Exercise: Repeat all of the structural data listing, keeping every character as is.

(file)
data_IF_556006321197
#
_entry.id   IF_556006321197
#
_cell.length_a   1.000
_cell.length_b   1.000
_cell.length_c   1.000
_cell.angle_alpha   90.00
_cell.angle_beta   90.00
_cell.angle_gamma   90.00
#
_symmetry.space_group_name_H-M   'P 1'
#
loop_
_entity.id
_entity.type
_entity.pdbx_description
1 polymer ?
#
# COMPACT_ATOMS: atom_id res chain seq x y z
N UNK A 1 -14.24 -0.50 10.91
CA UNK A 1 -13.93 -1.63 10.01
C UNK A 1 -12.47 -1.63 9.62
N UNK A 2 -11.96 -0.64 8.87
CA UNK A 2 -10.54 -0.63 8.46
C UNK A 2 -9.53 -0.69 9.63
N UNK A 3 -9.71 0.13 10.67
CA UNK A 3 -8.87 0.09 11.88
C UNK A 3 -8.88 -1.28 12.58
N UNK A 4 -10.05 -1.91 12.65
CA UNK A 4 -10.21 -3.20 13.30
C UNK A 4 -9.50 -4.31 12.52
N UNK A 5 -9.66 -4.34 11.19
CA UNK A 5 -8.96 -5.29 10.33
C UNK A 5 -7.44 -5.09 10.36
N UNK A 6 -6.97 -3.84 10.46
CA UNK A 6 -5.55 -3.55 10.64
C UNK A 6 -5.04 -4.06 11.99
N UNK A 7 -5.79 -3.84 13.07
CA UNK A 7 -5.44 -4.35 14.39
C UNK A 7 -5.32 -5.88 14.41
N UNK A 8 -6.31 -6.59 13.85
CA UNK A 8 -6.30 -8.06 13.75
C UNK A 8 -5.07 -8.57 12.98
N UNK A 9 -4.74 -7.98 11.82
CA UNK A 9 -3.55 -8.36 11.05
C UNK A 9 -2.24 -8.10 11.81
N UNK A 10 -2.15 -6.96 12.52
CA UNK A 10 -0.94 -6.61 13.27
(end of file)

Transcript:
data_IF_556006321197
#
_entry.id   IF_556006321197
#
_cell.length_a   1.000
_cell.length_b   1.000
_cell.length_c   1.000
_cell.angle_alpha   90.00
_cell.angle_beta   90.00
_cell.angle_gamma   90.00
#
_symmetry.space_group_name_H-M   'P 1'
#
loop_
_entity.id
_entity.type
_entity.pdbx_description
1 polymer ?
#
# COMPACT_ATOMS: atom_id res chain seq x y z
N UNK A 1 -14.24 -0.50 10.91
CA UNK A 1 -13.93 -1.63 10.01
C UNK A 1 -12.47 -1.63 9.62
N UNK A 2 -11.96 -0.64 8.87
CA UNK A 2 -10.54 -0.63 8.46
C UNK A 2 -9.53 -0.69 9.63
N UNK A 3 -9.71 0.13 10.67
CA UNK A 3 -8.87 0.09 11.88
C UNK A 3 -8.88 -1.28 12.58
N UNK A 4 -10.05 -1.91 12.65
CA UNK A 4 -10.21 -3.20 13.30
C UNK A 4 -9.50 -4.31 12.52
N UNK A 5 -9.66 -4.34 11.19
CA UNK A 5 -8.96 -5.29 10.33
C UNK A 5 -7.44 -5.09 10.36
N UNK A 6 -6.97 -3.84 10.46
CA UNK A 6 -5.55 -3.55 10.64
C UNK A 6 -5.04 -4.06 11.99
N UNK A 7 -5.79 -3.84 13.07
CA UNK A 7 -5.44 -4.35 14.39
C UNK A 7 -5.32 -5.88 14.41
N UNK A 8 -6.31 -6.59 13.85
CA UNK A 8 -6.30 -8.06 13.75
C UNK A 8 -5.07 -8.57 12.98
N UNK A 9 -4.74 -7.98 11.82
CA UNK A 9 -3.55 -8.36 11.05
C UNK A 9 -2.24 -8.10 11.81
N UNK A 10 -2.15 -6.96 12.52
CA UNK A 10 -0.94 -6.61 13.27